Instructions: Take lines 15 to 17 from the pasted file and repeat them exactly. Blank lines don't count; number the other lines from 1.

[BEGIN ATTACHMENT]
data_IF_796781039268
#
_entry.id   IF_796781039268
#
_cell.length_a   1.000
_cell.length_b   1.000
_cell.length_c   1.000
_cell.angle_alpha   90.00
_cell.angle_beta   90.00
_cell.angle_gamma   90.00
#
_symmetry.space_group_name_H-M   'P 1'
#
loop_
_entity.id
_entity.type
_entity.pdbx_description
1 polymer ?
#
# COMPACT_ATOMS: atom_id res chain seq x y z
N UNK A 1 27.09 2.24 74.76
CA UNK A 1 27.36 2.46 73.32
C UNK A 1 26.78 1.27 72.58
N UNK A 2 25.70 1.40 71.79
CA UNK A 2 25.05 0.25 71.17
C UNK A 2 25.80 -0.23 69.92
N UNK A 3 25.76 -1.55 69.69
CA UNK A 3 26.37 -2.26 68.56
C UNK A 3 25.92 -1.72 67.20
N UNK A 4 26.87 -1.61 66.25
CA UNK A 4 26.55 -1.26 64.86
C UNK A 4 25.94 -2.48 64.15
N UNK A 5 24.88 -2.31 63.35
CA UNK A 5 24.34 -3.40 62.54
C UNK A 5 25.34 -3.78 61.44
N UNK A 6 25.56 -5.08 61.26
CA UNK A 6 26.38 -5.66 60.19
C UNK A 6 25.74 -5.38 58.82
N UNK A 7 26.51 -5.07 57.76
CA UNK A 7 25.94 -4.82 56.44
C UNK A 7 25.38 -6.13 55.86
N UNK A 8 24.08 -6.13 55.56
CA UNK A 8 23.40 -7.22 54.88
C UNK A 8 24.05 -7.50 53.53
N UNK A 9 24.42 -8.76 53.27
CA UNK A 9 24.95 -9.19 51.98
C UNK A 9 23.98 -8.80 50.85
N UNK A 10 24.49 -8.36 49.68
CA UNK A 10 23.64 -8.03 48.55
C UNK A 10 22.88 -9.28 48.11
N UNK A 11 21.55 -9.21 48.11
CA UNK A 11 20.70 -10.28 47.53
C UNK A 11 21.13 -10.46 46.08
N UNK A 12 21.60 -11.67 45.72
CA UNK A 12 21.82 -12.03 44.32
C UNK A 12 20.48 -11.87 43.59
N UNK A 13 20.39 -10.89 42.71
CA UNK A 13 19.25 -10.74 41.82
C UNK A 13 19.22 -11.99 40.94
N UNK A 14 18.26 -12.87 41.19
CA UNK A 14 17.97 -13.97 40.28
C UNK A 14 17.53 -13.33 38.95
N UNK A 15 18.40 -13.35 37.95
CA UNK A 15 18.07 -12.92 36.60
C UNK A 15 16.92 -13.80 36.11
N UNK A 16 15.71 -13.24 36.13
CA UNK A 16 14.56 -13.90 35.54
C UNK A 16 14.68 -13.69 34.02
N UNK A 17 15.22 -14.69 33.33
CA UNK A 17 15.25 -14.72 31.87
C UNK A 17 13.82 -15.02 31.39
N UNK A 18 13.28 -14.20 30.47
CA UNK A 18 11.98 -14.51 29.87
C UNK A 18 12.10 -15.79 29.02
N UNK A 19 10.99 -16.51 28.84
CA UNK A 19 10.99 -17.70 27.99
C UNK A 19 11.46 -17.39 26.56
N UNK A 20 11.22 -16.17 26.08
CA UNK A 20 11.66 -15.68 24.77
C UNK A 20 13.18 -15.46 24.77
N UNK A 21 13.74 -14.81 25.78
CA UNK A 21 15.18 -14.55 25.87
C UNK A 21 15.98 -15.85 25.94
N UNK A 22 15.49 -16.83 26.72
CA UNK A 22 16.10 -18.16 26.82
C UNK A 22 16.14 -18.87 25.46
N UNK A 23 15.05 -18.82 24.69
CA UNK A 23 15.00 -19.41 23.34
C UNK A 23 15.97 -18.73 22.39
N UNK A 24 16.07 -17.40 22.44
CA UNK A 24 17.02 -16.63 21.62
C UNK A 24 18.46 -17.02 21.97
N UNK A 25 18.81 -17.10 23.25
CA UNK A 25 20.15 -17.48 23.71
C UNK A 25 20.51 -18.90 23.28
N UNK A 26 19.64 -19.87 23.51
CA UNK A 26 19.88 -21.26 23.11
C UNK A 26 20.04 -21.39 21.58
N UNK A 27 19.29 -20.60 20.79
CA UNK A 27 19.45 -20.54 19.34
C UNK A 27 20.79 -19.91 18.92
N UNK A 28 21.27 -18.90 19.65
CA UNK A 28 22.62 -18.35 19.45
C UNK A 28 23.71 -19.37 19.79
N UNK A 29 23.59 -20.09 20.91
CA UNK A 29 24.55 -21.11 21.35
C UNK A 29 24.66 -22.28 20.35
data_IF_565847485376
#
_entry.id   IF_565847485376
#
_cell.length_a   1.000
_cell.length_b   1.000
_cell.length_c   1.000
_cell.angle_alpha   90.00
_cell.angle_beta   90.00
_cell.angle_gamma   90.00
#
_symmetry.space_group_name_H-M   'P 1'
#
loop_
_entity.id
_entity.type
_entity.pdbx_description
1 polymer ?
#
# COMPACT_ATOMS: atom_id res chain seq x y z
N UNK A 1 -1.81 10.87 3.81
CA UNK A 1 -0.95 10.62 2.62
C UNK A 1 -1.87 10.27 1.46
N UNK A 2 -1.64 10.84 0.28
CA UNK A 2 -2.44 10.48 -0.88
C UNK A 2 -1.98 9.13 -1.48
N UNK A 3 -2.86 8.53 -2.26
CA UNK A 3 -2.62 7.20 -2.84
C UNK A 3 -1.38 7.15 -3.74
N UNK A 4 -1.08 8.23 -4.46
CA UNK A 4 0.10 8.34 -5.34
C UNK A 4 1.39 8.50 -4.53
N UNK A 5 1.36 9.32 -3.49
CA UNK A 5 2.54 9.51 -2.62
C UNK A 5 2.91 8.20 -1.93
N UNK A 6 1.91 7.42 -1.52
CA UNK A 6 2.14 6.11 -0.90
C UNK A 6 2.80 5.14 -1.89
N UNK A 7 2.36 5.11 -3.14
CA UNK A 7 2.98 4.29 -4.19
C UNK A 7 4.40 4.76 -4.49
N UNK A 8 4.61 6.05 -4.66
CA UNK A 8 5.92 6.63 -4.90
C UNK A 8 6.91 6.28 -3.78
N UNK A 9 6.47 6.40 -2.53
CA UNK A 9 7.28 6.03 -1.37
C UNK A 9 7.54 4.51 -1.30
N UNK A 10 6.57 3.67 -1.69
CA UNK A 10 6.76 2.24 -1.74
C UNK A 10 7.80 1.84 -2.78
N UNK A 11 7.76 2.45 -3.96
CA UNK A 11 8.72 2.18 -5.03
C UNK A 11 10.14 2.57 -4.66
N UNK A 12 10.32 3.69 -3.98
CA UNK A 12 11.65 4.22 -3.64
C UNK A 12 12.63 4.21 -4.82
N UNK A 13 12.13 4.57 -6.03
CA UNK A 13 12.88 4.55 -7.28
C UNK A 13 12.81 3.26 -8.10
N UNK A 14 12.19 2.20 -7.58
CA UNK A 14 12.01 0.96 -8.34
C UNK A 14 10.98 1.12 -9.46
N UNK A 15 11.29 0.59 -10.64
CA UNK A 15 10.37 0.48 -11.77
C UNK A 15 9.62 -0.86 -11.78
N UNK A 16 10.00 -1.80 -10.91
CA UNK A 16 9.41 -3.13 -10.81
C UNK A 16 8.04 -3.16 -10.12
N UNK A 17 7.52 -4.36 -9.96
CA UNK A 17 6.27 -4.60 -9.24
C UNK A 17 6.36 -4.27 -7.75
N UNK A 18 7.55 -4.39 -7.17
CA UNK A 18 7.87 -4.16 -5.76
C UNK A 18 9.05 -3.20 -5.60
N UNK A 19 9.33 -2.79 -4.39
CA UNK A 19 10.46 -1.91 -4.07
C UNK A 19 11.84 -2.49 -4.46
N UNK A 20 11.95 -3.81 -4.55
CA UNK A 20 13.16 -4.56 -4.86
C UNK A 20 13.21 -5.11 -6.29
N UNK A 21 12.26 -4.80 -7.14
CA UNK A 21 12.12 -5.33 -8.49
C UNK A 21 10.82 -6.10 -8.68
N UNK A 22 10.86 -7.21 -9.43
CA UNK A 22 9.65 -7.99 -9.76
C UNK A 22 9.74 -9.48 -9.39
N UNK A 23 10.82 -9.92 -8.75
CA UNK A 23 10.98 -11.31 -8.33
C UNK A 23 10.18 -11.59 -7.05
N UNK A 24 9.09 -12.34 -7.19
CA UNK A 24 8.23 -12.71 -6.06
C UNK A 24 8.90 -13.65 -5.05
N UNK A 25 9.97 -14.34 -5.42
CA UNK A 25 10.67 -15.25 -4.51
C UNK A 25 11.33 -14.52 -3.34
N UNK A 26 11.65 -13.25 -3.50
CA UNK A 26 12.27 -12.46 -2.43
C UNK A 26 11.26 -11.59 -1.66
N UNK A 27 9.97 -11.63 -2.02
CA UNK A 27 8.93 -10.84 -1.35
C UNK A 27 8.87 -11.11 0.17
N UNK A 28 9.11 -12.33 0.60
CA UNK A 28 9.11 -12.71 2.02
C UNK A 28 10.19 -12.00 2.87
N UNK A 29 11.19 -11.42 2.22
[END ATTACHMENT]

_entity.id
_entity.type
_entity.pdbx_description